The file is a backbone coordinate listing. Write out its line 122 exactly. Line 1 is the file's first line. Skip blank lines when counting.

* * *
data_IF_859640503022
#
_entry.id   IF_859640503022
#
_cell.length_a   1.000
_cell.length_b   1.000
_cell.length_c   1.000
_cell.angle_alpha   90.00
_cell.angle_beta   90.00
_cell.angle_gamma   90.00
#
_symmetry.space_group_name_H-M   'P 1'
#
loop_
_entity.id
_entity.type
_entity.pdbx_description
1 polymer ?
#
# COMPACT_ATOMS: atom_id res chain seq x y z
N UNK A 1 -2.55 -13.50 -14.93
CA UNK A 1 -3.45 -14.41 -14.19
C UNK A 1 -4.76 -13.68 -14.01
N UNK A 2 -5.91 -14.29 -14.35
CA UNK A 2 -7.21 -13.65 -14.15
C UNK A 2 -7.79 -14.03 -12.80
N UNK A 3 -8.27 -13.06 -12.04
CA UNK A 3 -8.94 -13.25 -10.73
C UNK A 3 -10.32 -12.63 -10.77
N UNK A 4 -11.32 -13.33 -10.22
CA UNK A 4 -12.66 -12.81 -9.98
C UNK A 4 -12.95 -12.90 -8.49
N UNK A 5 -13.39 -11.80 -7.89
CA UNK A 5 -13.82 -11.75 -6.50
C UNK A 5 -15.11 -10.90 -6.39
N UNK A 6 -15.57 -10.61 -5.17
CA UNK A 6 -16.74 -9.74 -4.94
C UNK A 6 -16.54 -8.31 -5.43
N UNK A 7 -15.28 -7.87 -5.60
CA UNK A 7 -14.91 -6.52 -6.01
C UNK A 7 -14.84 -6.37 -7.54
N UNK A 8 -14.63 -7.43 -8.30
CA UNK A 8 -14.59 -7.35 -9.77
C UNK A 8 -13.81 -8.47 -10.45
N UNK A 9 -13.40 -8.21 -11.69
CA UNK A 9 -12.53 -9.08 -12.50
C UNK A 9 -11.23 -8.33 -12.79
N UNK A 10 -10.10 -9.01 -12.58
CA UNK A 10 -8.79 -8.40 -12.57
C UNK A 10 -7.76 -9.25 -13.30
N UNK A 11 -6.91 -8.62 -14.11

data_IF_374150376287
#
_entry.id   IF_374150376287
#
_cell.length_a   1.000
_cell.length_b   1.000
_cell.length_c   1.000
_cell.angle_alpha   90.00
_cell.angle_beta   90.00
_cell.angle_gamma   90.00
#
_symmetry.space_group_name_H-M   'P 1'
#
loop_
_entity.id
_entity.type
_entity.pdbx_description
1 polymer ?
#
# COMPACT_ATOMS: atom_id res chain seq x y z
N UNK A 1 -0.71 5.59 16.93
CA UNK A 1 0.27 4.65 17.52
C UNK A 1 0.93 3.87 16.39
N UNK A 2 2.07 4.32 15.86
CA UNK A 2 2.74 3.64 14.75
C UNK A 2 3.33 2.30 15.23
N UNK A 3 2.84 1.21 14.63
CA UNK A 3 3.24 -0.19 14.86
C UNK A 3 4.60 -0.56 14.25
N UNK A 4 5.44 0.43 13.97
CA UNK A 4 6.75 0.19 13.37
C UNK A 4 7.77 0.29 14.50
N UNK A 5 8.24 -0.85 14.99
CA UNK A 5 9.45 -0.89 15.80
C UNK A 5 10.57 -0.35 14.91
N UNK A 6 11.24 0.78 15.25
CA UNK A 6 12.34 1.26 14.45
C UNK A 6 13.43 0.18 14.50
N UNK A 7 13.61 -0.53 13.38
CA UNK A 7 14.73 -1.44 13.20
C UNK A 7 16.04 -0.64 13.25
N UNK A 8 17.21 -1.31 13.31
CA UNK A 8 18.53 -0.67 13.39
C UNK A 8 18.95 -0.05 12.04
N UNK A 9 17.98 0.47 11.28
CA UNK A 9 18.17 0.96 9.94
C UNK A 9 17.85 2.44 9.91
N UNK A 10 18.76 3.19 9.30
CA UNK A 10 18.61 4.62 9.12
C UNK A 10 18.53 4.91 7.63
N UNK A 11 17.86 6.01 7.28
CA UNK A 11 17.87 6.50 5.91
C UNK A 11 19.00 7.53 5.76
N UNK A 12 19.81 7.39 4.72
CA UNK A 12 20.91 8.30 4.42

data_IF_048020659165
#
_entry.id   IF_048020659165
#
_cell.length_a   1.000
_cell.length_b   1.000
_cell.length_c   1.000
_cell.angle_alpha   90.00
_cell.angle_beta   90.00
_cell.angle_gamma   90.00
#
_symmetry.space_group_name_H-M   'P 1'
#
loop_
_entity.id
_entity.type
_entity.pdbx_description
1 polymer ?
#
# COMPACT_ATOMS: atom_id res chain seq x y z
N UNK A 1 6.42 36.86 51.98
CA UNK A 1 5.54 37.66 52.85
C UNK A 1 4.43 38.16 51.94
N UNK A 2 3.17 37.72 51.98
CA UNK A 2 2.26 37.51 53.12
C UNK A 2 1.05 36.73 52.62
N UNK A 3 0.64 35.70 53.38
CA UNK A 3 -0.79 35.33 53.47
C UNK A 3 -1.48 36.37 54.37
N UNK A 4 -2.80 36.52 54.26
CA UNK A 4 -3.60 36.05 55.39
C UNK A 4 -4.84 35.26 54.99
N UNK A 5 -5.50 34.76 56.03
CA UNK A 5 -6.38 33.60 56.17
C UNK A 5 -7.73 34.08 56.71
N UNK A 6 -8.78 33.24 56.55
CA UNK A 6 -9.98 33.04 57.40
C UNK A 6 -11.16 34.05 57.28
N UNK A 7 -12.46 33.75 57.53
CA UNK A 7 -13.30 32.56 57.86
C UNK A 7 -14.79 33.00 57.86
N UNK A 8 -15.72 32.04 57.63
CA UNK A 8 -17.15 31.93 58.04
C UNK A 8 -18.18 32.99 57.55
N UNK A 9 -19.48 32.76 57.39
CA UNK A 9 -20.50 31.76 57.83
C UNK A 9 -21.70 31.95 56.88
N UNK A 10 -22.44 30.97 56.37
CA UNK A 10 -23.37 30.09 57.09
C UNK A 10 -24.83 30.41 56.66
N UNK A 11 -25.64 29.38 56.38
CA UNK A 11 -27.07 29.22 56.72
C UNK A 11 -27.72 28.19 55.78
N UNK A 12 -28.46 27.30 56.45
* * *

_entity.type